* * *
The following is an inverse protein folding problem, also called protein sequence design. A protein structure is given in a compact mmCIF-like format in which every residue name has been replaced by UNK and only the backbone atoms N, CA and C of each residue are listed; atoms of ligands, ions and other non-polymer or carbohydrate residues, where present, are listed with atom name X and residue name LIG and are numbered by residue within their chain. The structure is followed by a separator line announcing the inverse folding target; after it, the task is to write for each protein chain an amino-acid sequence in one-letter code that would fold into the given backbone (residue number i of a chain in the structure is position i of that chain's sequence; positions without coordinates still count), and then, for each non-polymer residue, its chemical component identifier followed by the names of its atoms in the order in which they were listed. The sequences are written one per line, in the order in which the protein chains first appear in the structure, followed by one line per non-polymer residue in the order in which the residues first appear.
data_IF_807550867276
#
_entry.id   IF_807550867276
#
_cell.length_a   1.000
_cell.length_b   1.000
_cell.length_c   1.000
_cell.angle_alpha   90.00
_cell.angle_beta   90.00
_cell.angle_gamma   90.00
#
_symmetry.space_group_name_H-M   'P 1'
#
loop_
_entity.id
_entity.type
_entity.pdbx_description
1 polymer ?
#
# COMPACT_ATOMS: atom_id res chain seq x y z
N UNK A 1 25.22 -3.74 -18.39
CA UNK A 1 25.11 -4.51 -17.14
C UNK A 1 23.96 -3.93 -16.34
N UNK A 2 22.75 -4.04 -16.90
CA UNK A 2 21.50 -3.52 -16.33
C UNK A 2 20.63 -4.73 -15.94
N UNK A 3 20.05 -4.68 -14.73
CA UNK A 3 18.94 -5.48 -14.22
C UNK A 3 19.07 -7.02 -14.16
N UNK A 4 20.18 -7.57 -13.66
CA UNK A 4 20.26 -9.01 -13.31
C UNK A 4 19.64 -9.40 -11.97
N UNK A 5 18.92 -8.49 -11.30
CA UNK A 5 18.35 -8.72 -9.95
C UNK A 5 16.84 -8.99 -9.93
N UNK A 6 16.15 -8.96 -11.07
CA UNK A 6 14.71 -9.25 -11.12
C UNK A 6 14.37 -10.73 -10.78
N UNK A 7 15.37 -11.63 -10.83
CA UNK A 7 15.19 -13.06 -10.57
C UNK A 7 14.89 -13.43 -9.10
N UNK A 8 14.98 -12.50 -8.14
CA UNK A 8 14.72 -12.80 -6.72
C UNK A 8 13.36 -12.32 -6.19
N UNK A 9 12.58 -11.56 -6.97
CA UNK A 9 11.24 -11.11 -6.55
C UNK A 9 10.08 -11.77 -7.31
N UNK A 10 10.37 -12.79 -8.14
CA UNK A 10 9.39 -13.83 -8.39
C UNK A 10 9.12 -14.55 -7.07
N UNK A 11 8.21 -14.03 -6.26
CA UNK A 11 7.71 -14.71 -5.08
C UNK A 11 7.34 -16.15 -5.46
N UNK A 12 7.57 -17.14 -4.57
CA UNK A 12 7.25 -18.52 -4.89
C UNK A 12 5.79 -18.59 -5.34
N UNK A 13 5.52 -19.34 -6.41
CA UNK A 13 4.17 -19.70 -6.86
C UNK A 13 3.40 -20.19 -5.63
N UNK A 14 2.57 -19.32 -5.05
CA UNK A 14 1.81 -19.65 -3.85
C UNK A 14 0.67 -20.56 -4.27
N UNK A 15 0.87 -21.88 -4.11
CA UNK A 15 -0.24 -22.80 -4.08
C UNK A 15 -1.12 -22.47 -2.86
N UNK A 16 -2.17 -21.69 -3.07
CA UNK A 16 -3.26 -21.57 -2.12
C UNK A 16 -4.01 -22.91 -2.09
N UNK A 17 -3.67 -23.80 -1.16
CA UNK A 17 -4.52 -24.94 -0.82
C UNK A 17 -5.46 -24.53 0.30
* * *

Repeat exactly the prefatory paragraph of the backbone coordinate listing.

The following is an inverse protein folding problem, also called protein sequence design. A protein structure is given in a compact mmCIF-like format in which every residue name has been replaced by UNK and only the backbone atoms N, CA and C of each residue are listed; atoms of ligands, ions and other non-polymer or carbohydrate residues, where present, are listed with atom name X and residue name LIG and are numbered by residue within their chain. The structure is followed by a separator line announcing the inverse folding target; after it, the task is to write for each protein chain an amino-acid sequence in one-letter code that would fold into the given backbone (residue number i of a chain in the structure is position i of that chain's sequence; positions without coordinates still count), and then, for each non-polymer residue, its chemical component identifier followed by the names of its atoms in the order in which they were listed. The sequences are written one per line, in the order in which the protein chains first appear in the structure, followed by one line per non-polymer residue in the order in which the residues first appear.